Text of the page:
South Korea | Link TV
Against the seething anger of the people of Jeju, the construction of a naval base on what locals consider the sacred Gureombi Rock on Jeju Island now seems unstoppable. But equally unstoppable is the sheer determination of the people in this fishing village to continue their resistance. Primarily for use by the United States military, the base will extend U.S. presence in the region and be a thorn in the side of the North Korean regime.
Brutal, overcrowded and violent. This is the reputation of South American prisons.
"What in the World" visits a struggling Libya.
One of the most urbanized countries, in one of the most urbanized regions of the world.
An estimated 165,000 Sahrawis live in refugee camps — El Aaiun, Awserd, Smara, and Dakhla — in the desolate Sahara desert in southwest Algeria.
This episode of "What In the World" investigates the modern phenomenon of soccer slavery in which many young footballers trafficked out of Africa have been left to fend for themselves
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Undernutrition in the first 3 years of a child's life is a common but preventable crisis in certain countries. A baby's mental and physical development can be irreversibly damaged after 2 years of undernutrition. However, it is a condition from which an estimated 200 million children worldwide suffer and is believed to contribute to 3.5 million child deaths annually. In this program a number of child-specific health care interventions in Uganda are evaluated.
According to the World Health Organization, more than a billion people or 15 percent of the world's population experience a disability. And as the world's population ages, that figure is set to rise. A staggering 80 percent of this population lives in developing countries, where services are generally inadequate to meet their needs.
Despite a robust disability rights movement and a shift towards inclusion, stigma and discrimination continue to mark many disabled people's lives.
If your life were on the line and you needed a kidney transplant, would you go for it at any cost? This episode takes viewers on the journey of the illegal kidney market, beginning with brokers and buyers in California, and going as far as Israel. "What in the World" explores the range of criminal networks, brokers, and suspect surgeons involved in this market.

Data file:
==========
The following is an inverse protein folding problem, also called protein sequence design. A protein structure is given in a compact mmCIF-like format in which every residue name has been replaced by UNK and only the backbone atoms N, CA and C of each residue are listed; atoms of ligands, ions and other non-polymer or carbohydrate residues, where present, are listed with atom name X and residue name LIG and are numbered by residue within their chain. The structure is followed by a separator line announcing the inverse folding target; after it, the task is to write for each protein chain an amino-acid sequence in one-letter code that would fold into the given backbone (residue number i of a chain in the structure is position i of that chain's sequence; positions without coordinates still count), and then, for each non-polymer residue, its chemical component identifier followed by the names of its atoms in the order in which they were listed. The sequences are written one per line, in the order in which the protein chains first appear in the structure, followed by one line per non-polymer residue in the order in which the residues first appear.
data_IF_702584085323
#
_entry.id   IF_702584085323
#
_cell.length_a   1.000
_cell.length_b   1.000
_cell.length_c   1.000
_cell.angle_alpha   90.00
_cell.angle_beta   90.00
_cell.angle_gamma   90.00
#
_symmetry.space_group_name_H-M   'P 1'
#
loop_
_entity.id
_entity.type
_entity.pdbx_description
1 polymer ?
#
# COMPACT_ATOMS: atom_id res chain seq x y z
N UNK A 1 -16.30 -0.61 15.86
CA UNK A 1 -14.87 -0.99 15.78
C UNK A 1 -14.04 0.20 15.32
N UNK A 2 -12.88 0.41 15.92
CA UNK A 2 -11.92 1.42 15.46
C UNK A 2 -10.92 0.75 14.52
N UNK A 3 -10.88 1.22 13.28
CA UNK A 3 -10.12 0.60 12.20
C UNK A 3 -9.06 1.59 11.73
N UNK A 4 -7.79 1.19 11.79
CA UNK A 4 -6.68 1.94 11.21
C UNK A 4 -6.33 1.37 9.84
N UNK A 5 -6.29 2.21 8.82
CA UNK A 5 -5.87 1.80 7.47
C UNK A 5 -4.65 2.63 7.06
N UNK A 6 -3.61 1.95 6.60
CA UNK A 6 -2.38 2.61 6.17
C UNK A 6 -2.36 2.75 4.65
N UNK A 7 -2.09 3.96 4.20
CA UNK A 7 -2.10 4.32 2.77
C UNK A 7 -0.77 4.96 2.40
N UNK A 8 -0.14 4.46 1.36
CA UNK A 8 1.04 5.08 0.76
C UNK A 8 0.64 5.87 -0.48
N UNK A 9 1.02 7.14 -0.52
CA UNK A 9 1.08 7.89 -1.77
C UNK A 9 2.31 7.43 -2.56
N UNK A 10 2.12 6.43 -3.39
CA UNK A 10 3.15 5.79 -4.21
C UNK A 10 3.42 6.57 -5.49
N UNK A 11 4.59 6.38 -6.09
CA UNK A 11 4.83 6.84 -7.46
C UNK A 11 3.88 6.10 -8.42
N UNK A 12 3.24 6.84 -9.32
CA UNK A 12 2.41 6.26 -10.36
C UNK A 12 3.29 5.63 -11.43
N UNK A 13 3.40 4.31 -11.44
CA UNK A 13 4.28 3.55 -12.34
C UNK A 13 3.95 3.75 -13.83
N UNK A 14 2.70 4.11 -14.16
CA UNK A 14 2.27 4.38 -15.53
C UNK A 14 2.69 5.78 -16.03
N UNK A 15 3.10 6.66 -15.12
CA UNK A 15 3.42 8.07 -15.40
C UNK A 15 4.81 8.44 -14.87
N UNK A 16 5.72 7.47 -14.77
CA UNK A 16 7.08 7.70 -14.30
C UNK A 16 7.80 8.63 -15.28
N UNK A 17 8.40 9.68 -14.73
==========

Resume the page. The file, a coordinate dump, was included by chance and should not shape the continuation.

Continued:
Important coastal regions of the ice sheets on Greenland and West Antarctica, and the glaciers of the Antarctica Peninsula, are thinning and contributing to sea level rise. Also shrinking is the regional culture for the 56,000 people who live there.
"You can cut the flower, but you cannot stop the coming of spring." This episode of "What in the World" features Afghan women's rights activist, Malalai Joya.
Elected in 2003, Joya was expelled from Parliament in 2007 for refusing to retract a speech. She fights for the rights of the people, particularly disadvantaged women.
Sierra Leone is officially Ebola free. But memories of the disease and the devastation it caused are still fresh. The country will have to deal with the consequences for many years to come.
Taofia Pelesasa presents a controversial play to his Tokelauan community in which their island homeland is lost to climate change and submerged forever.KCET Original
Robert Reich, former Secretary of Labor and one of the most beloved and influential voices in progressive politics today, contends that America has trapped itself in a cycle that has left us more divided than ever.KCET Original
Alex Crawford goes on the trail with an American trophy hunter.KCET Original
Matt Brown reports on a radical cash experiment that challenges some deep-rooted notions of charity.KCET Original
Researcher/inventor Paul Stamets illuminates how fungi offer uniquely powerful, practical solutions we can implement now to boost the biosphere’s immune system.KCET Original
Javier weds heiress Laura Montenegro unaware of her secret. Alicia's abductor returns to the hotel to blackmail Diego.
In Warsaw, a singer/songwriter, an actor/playwright, a queer performance artist confront the rise of right-wing nationalism and state authoritarianism in Poland.
Tiny Estonia is digging in against potential attacks from its giant neighbor Russia.
Stuart Ramsay uncovers documents that unmask thousands of Islamic State recruits.
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